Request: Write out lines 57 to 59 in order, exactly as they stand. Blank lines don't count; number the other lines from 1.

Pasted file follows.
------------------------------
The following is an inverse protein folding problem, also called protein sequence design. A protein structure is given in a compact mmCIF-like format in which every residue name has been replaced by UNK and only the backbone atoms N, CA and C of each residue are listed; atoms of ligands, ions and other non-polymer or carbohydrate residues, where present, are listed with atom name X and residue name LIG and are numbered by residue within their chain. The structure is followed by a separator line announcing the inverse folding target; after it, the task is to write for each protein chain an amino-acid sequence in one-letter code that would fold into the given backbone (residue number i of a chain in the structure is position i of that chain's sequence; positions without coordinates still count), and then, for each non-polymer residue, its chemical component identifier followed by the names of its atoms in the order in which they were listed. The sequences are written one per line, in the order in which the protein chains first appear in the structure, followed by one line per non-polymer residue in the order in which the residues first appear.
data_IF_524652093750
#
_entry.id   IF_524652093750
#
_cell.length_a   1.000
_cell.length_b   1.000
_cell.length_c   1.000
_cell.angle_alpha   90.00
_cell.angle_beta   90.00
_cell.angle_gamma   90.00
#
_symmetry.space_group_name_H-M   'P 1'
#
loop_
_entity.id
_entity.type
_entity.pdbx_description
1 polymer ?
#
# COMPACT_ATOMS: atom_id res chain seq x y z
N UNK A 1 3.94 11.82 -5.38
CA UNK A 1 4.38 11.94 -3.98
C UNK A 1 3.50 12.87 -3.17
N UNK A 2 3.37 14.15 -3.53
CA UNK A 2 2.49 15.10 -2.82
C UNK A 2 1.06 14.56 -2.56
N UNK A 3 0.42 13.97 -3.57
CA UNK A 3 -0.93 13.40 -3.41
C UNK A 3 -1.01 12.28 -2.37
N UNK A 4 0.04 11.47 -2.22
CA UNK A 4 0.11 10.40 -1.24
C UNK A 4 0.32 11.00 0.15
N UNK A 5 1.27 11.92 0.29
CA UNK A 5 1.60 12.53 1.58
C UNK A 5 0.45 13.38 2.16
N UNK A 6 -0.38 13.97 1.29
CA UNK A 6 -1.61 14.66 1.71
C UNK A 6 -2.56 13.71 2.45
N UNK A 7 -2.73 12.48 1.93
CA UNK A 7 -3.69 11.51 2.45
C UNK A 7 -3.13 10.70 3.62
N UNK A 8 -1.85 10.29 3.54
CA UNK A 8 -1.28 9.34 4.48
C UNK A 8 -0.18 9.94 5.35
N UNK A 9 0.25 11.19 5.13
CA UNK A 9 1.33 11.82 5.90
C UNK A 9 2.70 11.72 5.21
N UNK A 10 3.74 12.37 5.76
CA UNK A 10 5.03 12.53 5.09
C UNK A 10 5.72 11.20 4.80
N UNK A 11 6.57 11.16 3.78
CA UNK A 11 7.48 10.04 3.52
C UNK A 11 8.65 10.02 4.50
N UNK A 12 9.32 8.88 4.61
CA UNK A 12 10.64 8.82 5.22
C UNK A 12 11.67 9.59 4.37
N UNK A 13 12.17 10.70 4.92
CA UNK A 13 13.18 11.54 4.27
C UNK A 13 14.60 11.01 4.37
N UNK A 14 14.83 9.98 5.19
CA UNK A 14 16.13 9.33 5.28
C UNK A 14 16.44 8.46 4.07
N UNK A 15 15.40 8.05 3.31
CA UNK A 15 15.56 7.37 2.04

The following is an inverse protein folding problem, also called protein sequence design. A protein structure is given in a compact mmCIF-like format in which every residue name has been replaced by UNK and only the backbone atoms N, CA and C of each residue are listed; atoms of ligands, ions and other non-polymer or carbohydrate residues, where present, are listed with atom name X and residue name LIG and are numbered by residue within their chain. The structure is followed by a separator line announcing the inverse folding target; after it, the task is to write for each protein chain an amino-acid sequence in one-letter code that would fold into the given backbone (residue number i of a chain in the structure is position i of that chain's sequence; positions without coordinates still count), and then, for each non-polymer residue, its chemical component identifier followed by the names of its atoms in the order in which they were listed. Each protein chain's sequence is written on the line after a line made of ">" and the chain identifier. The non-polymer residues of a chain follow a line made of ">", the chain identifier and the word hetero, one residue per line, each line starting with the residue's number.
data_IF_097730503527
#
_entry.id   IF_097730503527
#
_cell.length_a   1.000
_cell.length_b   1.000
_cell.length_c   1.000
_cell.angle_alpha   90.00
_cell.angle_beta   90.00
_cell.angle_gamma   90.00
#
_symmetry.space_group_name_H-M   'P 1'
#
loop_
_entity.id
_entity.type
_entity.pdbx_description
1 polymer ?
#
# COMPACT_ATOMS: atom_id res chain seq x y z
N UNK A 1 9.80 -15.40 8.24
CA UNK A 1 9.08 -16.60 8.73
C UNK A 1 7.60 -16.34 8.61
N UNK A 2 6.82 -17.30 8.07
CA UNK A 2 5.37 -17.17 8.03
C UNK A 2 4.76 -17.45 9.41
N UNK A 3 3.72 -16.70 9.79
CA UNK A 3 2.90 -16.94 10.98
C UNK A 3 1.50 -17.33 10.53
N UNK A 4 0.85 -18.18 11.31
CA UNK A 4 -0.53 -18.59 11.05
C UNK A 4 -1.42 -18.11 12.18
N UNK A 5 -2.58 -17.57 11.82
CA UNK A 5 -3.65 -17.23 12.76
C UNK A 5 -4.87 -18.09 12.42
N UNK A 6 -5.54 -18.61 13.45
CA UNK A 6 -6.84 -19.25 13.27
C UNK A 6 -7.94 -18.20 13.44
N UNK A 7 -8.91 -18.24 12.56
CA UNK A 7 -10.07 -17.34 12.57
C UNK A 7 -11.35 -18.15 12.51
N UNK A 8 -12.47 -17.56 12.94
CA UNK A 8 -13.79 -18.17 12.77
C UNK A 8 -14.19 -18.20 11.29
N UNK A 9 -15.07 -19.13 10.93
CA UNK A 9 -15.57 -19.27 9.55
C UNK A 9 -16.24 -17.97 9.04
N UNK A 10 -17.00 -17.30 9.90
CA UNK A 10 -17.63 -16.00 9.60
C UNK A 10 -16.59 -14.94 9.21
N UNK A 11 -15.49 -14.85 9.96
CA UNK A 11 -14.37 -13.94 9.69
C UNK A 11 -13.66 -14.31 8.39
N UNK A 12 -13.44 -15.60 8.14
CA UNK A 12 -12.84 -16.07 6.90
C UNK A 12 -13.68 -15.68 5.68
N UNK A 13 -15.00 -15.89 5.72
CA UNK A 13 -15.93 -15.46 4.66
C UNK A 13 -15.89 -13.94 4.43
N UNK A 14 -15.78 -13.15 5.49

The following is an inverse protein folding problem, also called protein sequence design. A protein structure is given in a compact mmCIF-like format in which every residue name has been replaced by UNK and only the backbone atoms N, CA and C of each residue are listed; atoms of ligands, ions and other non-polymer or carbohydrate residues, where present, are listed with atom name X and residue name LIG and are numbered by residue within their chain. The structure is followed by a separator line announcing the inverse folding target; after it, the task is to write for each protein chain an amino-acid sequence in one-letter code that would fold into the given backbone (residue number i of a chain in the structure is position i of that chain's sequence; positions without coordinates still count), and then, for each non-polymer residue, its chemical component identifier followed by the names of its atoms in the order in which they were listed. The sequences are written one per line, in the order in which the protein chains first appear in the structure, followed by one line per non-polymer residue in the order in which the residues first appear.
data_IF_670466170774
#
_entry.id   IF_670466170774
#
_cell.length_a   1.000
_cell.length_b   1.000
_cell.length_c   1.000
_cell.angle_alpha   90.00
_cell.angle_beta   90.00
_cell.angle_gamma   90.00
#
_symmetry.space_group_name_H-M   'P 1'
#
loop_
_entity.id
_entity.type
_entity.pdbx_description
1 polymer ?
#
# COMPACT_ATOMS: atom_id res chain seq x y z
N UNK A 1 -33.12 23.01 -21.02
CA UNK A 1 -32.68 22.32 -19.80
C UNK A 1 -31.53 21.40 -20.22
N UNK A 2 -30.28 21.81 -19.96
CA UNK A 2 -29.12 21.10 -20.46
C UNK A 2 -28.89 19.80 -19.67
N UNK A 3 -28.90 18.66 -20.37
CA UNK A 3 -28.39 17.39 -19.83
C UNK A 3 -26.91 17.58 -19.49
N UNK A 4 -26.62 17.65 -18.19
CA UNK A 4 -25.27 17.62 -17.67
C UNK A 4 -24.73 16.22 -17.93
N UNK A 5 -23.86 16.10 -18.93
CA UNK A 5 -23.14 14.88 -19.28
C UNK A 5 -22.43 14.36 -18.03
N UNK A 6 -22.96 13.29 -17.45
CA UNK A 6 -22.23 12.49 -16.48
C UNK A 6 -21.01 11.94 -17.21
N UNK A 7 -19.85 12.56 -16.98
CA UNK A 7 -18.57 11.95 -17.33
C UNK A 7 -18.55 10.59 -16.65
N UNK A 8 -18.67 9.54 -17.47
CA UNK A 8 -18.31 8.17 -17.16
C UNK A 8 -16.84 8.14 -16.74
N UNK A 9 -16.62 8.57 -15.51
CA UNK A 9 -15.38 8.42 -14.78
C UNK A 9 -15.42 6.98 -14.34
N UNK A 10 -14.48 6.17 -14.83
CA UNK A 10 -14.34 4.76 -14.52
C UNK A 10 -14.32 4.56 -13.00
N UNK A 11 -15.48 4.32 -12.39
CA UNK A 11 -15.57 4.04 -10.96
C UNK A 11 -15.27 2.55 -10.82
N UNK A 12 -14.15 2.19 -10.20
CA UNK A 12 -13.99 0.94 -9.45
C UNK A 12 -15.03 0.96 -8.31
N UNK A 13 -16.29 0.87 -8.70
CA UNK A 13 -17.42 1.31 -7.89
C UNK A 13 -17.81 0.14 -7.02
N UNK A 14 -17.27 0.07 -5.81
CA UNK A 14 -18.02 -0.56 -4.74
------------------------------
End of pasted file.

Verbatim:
C UNK A 12 11.67 9.59 4.37
N UNK A 13 12.17 10.70 4.92
CA UNK A 13 13.18 11.54 4.27